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Heart Disease And Women

Medically Approved by Dr. Edward Salko

Table of Contents

It May Be a Man’s World, But It’s Not a Man’s Problem.

We’re taking about heart disease. It’s now the number one killer of women in the U.S. Over one-third of the deaths of women over 20 are caused by cardiovascular disease.

The latest estimates show that 42 million women in the U.S. are living with cardiovascular disease. But each year, more women than men will die of it.

Surprised? Thought heart disease was something only old men have to worry about? You’re probably not the only one.

And that’s a big part of why women are at such risk–they never saw it coming.

The American Heart Association’s Go Red for Women Campaign wants to change that. Created in 2004, this active movement is all about shifting mindsets, raising awareness and empowering women to take charge of their heart health care.

This movement and other organizations including WomenHeart, partners in The Heart Truth and its Red Dress Campaign, are full of powerful stories about women being blindsided by heart attacks or other traumatic effects of cardiovascular disease.

Together, they’ve made the red dress more than a fashion statement. Their united efforts speak loud and clear: It’s essential that women get the information and treatment they need.

Looking at Your Numbers

The first step in reducing your risk for heart disease is knowing those risks. Research shows that only 1 in 7 women are aware that cardio vascular disease should be a real concern.

There are many factors including lifestyle and heredity that weigh into determining your individual risk for heart disease, and research shows that 80% of women age 40-60 have one or more risk factors.

A good place to find out where you stand is to look at some important clinical numbers:

– Your Total Cholesterol should be under 200 mg/dL

– Your LDL (“Bad” Cholesterol) should be under 100 mg/dL

– Your HDL (“Good” Cholesterol) should be at least 50 mg/dL

– Your Triglycerides should be under 150 mg/dL

– Your Blood Pressure should be under 120/80 mmHg

– Your Fasting Glucose should be under 100 mg/dL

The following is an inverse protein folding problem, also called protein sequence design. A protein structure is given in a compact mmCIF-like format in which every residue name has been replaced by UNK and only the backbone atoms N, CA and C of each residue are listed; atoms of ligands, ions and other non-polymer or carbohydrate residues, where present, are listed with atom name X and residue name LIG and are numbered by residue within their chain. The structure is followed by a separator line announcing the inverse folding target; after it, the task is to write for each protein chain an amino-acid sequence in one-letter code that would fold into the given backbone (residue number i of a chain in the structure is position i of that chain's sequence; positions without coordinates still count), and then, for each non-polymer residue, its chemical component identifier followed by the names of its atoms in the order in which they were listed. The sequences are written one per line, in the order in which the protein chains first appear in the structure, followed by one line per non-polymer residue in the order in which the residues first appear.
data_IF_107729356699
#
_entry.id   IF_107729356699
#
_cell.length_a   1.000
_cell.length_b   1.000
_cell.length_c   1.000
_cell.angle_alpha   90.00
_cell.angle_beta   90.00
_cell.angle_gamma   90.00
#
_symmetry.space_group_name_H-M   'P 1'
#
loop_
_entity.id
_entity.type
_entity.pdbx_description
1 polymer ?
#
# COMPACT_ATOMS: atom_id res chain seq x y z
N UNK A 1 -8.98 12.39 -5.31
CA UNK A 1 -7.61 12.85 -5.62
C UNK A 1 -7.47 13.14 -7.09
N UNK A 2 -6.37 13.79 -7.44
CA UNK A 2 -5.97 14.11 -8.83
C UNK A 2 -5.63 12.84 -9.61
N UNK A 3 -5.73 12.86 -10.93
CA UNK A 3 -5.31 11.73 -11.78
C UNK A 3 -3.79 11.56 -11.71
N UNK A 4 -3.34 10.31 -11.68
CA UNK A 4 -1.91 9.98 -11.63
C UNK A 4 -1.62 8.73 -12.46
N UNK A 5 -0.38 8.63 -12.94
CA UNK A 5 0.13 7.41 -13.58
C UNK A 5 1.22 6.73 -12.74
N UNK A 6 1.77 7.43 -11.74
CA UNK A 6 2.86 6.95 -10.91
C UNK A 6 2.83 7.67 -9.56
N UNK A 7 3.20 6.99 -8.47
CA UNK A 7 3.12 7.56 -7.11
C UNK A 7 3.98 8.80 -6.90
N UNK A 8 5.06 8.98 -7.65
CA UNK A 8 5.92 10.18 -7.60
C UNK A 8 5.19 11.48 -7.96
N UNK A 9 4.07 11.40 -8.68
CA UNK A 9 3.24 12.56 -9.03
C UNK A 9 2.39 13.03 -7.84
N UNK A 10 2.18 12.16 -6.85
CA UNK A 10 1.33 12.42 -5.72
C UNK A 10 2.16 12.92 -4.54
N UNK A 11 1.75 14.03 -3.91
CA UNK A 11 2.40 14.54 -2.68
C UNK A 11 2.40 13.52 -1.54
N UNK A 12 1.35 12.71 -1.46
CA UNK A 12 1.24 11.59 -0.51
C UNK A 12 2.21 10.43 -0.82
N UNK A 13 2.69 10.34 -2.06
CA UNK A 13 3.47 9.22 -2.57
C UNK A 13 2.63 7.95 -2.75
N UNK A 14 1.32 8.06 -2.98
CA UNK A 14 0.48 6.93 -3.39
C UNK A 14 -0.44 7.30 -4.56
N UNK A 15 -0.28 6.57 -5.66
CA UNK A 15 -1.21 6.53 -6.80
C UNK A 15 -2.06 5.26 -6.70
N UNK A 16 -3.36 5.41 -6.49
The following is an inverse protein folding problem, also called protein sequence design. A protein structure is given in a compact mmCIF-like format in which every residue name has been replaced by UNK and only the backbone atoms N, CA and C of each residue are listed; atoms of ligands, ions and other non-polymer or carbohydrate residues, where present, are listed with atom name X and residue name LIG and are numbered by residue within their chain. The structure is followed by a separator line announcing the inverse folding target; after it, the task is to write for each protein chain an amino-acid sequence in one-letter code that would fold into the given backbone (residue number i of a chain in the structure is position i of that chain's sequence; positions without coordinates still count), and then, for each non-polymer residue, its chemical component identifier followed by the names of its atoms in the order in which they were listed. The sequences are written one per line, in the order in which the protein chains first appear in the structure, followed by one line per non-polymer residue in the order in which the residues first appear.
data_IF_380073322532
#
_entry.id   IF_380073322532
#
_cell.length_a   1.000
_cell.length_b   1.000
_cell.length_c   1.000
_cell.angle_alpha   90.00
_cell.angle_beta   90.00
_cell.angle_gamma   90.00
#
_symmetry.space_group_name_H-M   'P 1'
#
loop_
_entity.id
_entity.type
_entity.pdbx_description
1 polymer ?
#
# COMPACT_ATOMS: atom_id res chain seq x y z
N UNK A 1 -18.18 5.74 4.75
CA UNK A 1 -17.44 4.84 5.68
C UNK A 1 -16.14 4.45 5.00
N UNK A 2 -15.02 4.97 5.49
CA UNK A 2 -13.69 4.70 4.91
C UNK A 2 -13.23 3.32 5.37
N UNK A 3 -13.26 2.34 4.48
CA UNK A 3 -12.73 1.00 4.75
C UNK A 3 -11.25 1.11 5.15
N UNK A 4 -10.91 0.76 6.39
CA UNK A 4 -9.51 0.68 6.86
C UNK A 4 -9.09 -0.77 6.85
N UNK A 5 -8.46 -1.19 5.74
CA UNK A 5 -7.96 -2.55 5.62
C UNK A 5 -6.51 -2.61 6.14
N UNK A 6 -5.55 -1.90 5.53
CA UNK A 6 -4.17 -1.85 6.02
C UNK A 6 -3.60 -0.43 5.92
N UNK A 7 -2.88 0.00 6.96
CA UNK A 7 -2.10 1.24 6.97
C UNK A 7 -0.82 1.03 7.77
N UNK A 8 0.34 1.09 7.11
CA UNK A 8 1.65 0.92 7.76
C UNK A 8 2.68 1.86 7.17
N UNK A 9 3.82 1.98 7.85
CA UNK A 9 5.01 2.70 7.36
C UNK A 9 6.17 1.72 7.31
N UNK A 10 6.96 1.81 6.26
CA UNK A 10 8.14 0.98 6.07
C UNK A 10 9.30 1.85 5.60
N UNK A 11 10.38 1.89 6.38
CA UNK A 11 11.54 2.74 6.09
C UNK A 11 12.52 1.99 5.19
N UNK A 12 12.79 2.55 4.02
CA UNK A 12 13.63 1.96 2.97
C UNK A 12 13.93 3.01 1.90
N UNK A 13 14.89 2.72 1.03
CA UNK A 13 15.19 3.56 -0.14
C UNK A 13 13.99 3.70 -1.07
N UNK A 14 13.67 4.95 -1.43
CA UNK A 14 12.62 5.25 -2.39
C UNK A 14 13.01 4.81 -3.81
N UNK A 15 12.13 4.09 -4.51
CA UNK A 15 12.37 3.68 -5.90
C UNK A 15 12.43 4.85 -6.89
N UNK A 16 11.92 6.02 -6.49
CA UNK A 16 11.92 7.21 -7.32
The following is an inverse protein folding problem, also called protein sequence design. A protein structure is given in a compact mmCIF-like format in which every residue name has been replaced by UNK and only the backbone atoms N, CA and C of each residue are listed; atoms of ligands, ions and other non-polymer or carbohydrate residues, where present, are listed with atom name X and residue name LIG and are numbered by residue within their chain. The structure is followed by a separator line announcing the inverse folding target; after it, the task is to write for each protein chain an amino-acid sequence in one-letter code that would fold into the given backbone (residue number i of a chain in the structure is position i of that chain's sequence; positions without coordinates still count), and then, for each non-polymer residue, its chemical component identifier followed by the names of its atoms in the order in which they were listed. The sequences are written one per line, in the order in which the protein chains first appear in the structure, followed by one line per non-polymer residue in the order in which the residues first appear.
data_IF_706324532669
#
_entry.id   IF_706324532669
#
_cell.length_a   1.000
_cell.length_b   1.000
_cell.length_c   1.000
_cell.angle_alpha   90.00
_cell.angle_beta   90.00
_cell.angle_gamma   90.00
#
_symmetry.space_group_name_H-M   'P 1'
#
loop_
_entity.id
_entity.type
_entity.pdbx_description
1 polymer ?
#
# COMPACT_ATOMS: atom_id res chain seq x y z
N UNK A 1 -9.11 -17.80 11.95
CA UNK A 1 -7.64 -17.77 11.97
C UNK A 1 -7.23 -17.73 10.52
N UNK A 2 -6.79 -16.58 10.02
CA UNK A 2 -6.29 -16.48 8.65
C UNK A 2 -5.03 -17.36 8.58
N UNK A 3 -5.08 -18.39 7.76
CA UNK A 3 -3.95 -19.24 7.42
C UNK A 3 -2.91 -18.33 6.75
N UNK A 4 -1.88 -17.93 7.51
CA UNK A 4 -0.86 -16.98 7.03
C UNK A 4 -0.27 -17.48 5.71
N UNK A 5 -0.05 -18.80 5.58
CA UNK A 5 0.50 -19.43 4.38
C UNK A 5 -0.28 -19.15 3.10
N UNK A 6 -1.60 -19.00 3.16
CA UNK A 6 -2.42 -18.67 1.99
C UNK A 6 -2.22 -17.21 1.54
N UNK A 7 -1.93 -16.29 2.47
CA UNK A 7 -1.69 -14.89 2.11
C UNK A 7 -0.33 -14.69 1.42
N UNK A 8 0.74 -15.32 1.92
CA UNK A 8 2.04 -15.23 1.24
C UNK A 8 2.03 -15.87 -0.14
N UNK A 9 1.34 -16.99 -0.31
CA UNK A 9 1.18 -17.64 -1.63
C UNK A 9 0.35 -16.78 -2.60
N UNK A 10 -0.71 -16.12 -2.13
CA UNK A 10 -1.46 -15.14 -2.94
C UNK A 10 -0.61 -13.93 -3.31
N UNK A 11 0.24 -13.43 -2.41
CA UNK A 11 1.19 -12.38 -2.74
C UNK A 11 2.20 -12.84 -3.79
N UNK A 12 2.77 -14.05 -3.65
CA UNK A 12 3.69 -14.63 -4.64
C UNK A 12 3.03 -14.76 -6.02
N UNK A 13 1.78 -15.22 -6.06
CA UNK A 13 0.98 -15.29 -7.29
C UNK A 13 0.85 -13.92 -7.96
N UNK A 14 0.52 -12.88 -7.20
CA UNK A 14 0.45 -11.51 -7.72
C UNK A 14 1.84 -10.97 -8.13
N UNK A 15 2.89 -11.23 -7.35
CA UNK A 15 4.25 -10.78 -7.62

– Your Body Mass Index (BMI) should be under 25

– Your Waist Circumference should be under 35 inches

An easy way to find out most of these numbers is through a test such as Personalabs low-cost Healthy Heart Profile

And here’s one more number that women should be aware of: 55. Because of menopause, that’s the age that puts you at an increased risk for heart disease.

Focusing on Prevention

The bottom line? Whether in men or women, heart disease is preventable. Eighty percent of cardiac events in women can be prevented by healthier living in terms of diet, exercise and not smoking.

Again, your first step is getting the information about your individual risks and the behaviors and conditions that increase that risk. You can then learn what questions to ask your healthcare provider, and get the support you need to move in a positive, heart-smart direction.

Throwing a Spotlight on Disparity

Two-thirds of women who have a heart attack never fully recover. Heart disease is also a top reason many American women become disabled. And more than 200,000 women die each year from heart attacks–that’s five times the number of women who die of breast cancer.

But the reasons why women are hit so hard by this disease are complicated by this hard fact: there are real differences in the way women and men are treated where heart disease is concerned.

Because signs for women can be different than men, heart disease in women is often mistaken for a panic attack, stress or indigestion.

Recent studies have confirmed that emergency medical professionals often overlook symptoms of distress and delay appropriate treatment. Women themselves are much more likely than men to delay getting medical care after a heart attack. In addition, studies show that women with heart disease don’t receive the same quality of hospital care as men do.

And only 27% the participants in heart-related medical research studies are women.

Spreading the Word

Weather it’s taking action to ensure that women get effective diagnosis of and treatment for heart disease, or making sure your friends, family and neighbors are aware of their risks by taking a simple test, join other women who spreading the word.

Got a red dress in your closet? Maybe its time to send a message by wearing it.

And visit these websites for more information and resources:

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